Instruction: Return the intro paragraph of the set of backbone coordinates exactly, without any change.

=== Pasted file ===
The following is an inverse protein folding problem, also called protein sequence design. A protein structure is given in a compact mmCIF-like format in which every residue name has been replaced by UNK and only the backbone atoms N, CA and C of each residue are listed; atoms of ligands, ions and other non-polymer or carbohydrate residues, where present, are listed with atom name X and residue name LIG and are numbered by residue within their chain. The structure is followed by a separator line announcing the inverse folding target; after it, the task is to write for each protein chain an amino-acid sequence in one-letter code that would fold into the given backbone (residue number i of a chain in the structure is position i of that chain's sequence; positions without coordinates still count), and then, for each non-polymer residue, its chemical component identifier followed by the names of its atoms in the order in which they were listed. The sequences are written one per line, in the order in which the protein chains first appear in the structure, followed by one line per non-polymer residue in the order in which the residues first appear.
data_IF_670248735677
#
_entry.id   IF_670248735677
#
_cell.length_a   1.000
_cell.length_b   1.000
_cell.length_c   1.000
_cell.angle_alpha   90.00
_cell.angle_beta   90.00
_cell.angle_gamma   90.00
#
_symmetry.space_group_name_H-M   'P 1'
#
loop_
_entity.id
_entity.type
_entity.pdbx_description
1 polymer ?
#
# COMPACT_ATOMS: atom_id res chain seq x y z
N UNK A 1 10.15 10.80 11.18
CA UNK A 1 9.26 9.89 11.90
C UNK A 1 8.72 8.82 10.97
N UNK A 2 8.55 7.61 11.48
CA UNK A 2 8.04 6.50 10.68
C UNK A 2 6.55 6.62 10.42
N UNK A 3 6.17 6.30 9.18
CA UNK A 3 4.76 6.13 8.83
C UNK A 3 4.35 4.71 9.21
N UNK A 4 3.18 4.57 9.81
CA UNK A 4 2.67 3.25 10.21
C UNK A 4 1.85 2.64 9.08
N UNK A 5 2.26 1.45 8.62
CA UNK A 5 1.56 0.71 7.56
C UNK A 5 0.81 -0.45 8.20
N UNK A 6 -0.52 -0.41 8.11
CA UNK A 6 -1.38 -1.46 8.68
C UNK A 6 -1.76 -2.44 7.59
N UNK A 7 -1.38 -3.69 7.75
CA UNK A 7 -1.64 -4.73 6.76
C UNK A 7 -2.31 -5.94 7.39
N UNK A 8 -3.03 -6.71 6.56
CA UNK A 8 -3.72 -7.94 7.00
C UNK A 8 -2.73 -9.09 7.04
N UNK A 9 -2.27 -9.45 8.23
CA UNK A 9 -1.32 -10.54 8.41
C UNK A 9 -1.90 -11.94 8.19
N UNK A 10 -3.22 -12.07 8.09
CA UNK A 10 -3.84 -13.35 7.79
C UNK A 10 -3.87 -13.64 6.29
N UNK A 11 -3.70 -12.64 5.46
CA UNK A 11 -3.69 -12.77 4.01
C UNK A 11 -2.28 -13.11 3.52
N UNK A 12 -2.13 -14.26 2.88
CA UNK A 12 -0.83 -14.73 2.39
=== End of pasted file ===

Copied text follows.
The following is an inverse protein folding problem, also called protein sequence design. A protein structure is given in a compact mmCIF-like format in which every residue name has been replaced by UNK and only the backbone atoms N, CA and C of each residue are listed; atoms of ligands, ions and other non-polymer or carbohydrate residues, where present, are listed with atom name X and residue name LIG and are numbered by residue within their chain. The structure is followed by a separator line announcing the inverse folding target; after it, the task is to write for each protein chain an amino-acid sequence in one-letter code that would fold into the given backbone (residue number i of a chain in the structure is position i of that chain's sequence; positions without coordinates still count), and then, for each non-polymer residue, its chemical component identifier followed by the names of its atoms in the order in which they were listed. The sequences are written one per line, in the order in which the protein chains first appear in the structure, followed by one line per non-polymer residue in the order in which the residues first appear.